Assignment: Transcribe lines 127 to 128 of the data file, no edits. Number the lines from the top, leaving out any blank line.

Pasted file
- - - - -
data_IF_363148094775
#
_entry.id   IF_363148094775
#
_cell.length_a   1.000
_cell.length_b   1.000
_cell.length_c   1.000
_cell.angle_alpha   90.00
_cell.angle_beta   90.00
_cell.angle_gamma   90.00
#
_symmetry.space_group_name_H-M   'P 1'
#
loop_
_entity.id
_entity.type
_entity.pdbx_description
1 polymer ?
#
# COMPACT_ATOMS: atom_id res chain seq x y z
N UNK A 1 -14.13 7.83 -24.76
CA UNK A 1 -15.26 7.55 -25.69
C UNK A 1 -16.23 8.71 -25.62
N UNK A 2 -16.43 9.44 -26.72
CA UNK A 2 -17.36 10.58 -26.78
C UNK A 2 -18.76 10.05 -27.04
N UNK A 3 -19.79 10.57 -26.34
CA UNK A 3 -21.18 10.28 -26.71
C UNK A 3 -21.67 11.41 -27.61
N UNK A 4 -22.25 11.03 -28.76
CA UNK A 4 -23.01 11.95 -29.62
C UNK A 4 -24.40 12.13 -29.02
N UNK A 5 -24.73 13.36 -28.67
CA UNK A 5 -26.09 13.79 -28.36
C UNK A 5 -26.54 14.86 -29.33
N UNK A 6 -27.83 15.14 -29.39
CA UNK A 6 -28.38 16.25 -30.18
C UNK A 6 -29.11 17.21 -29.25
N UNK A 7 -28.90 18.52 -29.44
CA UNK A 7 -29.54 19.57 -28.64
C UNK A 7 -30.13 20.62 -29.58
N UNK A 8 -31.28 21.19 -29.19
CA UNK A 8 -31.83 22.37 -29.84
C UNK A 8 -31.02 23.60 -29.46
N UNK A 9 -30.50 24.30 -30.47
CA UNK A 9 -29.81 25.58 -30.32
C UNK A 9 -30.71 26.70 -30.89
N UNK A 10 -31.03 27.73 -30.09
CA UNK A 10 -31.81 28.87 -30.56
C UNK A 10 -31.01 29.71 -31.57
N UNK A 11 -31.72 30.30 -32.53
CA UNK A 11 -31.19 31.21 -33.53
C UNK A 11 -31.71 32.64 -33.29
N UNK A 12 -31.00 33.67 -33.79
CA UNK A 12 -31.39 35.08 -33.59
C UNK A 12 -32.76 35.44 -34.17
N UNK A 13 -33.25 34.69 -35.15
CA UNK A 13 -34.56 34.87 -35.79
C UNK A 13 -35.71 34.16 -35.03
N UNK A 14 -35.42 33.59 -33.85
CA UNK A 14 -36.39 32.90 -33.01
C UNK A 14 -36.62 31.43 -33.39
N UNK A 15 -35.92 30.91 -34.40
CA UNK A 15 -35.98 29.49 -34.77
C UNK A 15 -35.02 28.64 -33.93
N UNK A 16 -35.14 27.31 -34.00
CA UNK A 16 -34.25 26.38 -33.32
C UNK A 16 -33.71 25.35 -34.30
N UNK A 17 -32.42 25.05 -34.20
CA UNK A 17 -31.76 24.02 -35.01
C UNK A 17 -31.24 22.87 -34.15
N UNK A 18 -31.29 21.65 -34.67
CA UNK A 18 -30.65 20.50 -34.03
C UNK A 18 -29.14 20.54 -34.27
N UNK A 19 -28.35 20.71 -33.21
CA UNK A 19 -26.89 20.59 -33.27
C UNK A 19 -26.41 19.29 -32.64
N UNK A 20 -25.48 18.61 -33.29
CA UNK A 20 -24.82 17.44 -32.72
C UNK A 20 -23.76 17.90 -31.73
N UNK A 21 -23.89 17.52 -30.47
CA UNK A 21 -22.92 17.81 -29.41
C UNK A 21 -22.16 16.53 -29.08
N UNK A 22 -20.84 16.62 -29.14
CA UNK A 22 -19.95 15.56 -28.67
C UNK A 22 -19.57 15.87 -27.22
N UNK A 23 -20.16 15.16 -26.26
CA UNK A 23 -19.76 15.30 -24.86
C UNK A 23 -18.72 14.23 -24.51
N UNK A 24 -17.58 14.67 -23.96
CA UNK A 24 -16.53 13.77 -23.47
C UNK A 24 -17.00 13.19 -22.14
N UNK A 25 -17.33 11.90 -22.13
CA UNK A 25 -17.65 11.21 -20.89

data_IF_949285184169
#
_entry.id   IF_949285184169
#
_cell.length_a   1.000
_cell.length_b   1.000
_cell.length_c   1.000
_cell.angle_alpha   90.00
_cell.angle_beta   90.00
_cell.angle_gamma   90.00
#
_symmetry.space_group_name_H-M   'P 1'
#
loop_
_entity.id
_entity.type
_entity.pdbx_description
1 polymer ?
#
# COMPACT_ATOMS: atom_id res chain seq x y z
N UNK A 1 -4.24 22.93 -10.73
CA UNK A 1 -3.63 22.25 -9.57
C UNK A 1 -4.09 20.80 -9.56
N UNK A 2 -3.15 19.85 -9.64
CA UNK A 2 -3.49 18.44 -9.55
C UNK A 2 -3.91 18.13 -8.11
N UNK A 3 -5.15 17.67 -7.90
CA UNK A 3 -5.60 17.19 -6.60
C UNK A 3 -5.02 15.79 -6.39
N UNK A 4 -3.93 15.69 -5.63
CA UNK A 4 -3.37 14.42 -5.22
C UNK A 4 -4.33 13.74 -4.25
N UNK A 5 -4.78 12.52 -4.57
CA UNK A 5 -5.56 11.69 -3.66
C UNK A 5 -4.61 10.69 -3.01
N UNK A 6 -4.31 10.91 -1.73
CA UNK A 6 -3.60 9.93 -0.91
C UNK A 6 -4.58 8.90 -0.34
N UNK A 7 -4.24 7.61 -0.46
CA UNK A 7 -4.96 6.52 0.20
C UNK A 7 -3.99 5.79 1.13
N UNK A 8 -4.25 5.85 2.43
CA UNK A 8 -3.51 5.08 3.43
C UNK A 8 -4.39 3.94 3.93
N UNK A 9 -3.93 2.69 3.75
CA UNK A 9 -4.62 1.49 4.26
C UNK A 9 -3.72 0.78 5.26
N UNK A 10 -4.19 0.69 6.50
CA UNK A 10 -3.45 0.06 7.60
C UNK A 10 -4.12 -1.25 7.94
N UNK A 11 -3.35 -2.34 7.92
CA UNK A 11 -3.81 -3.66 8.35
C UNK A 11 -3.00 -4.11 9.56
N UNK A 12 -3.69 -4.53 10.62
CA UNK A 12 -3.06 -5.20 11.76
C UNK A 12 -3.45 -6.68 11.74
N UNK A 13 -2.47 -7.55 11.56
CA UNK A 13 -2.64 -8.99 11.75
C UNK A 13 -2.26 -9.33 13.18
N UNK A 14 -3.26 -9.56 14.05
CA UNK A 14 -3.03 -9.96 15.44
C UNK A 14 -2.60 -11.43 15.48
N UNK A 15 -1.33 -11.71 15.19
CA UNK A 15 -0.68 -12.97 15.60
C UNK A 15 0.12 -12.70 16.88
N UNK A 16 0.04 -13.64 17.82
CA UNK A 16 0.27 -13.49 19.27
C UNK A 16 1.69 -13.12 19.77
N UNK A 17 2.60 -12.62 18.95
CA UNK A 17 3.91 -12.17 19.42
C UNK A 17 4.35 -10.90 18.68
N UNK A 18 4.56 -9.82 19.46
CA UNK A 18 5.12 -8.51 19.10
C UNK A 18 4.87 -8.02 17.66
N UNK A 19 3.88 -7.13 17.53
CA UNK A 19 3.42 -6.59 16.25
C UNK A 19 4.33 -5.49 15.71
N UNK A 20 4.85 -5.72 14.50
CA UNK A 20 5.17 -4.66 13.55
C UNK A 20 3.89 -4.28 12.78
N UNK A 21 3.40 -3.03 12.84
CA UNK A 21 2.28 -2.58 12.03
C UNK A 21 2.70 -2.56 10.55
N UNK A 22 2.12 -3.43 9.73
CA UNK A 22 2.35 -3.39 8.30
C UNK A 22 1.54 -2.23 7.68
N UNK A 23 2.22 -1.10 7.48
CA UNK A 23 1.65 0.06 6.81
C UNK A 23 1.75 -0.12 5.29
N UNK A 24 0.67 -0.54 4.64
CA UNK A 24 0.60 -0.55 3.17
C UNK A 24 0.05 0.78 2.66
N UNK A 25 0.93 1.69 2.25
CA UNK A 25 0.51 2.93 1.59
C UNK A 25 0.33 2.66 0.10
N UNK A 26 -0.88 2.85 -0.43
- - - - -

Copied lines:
N UNK A 5 -4.78 12.52 -4.57
CA UNK A 5 -5.56 11.69 -3.66